NY Public Library for the Performing Arts Acquires New Collection of Tony Winner Jo Mielziner's Designs

The New York Public Library for the Performing Arts has acquired Jules Fisher's personal collection of scenic renderings by Jo Mielziner, making the biggest private collection of the theatrical designer's work available to the public for the first time. The Jules Fisher Collection of Jo Mielziner Designs significantly expands and enhances the current holdings of Mielziner materials within the Library's Billy Rose Theatre Division, creating one of the largest and most robust archives of the artist's work anywhere.

Tony Award-winning lighting designer Jules Fisher assembled his extensive collection, which includes more than 150 scenic renderings and designs spanning the entirety of Mielziner's historic career, over decades from various sources. The Jules Fisher Collection of Jo Mielziner Designs features examples from every phase in Mielziner's designing process: from rough initial outlines and preliminary pencil sketches, to finished renderings and paint elevations. It also includes works in pencil, pastel, pen and ink, charcoal, color gouache, watercolor and airbrush, showcasing Mielziner's mastery of multiple rendering techniques.

The Jules Fisher Collection of Jo Mielziner Designs documents the prolific and influential theatrical designer's historic career, and how Mielziner shaped performances with his scenic designs by collaborating with directors and aiding in their conceptualization of the show itself. Mielziner created the original set designs for iconic Broadway shows such as Guys and Dolls, Gypsy, Most Happy Fella and Death of a Salesman, all of which are represented in The Jules Fisher Collection of Jo Mielziner Designs. Eighteen small renderings from the less commercially successful 1947 production of Rodgers and Hammerstein's Allegro, directed by Agnes de Mille, offer rare images of the show's groundbreaking minimalist design. Renderings for The Red General (1929), and Yellow Jack and Emperor Jones (1934) illustrate a simplified expressionist technique and early examples of Mielziner's utilization of lighting effects, while renderings from his 1955 set for The Lark illustrate his innovative solution to complex staging requirements. Other highlights from the collection include costume designs for Pillar of Fire, Romeo and Juliet, and others showing Mielziner's collaborations with Robert Edmund Jones; and his venue designs for the AT&T Pavilion at the 1939 New York World's Fair, and the Arch Theatre.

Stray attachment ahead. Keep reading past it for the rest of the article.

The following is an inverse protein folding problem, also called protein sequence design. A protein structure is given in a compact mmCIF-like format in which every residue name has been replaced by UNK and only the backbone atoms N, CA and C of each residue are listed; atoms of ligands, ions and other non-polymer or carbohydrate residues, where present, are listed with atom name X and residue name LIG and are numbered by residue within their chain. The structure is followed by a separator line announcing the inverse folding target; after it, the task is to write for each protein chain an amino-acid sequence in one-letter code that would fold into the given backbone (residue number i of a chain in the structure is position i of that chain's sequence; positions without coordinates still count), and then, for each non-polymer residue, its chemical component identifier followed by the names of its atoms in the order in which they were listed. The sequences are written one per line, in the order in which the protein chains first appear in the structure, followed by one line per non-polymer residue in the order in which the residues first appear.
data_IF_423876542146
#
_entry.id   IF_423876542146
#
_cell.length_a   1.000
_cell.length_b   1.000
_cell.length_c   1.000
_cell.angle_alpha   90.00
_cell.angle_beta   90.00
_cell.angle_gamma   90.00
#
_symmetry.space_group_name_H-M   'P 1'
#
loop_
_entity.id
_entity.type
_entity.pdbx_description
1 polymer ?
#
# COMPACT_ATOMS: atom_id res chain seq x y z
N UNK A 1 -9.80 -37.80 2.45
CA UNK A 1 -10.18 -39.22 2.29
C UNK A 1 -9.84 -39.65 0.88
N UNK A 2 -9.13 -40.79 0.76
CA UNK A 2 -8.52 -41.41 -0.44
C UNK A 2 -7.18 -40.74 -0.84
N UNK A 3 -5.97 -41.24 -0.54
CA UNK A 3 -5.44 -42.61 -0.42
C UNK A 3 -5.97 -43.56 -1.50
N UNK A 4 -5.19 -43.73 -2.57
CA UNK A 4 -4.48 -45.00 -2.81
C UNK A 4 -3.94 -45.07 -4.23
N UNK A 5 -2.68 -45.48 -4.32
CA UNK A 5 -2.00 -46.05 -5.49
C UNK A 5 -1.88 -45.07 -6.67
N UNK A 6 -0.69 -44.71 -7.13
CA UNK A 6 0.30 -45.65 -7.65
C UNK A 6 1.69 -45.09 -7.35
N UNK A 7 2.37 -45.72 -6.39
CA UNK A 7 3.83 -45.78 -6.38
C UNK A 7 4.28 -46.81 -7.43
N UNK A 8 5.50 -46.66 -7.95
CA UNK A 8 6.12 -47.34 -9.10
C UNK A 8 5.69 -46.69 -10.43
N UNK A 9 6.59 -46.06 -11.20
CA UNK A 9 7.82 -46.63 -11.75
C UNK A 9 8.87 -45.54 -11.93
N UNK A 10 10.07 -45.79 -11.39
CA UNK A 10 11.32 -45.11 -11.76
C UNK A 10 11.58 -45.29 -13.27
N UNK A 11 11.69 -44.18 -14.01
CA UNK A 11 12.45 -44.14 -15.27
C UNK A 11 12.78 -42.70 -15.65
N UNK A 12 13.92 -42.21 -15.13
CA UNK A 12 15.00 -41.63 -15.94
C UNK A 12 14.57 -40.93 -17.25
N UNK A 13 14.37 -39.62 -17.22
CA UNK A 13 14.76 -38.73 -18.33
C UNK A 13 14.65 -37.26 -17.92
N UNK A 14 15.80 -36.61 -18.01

"Jo Mielziner was an inspiration to me from the beginning of my career," said Fisher. "Most people know of him as a great scenic designer. True, but he also designed the lighting for every one of his shows. Each show was beautifully lit. I wanted to emulate his ability of using light to enhance the storytelling. Upon his death in 1976 I decided to collect his work. I am thrilled that this survey of theatrical design of the 20th century is now available at The New York Public Library for the Performing Arts."

"The New York Public Library for the Performing Arts is honored to be the new home for Jules Fisher's remarkable collection of Jo Mielziner works, and to make them available to the public for the first time ever," said Jacqueline Z. Davis, Barbara G. and Lawrence A. Fleishman Executive Director of The New York Public Library for the Performing Arts. "Jules spent years creating and expanding this collection, which is evident from its breadth and depth. The richness of Jules' collection also enriches our Jo Mielziner Designs and Technical Drawings, which came to the Library according to Jo's wishes at the time of his death. Now, the Library's collections offer scholars, performers, students, and others an opportunity to see the artistic vision in Jo's renderings alongside the technical drawings that outline how he brought that vision to life on stage."

After being processed and preserved digitally, The Jules Fisher Collection of Jo Mielziner Designs will be available at The New York Public Library for the Performing Arts at Lincoln Center.

The New York Public Library for the Performing Arts houses one of the world's most extensive combination of circulating, reference, and rare archival collections in its field. These materials are available free of charge, along with a wide range of special programs, including exhibitions, seminars, and performances. An essential resource for everyone with an interest in the arts - whether professional or amateur - the Library is known particularly for its prodigious collections of non-book materials such as historic recordings, videotapes, autograph manuscripts, correspondence, sheet music, stage designs, press clippings, programs, posters and photographs. The Library is part of The New York Public Library system, which has 90 locations in the Bronx, Manhattan and Staten Island, and is a lead provider of free education for all.

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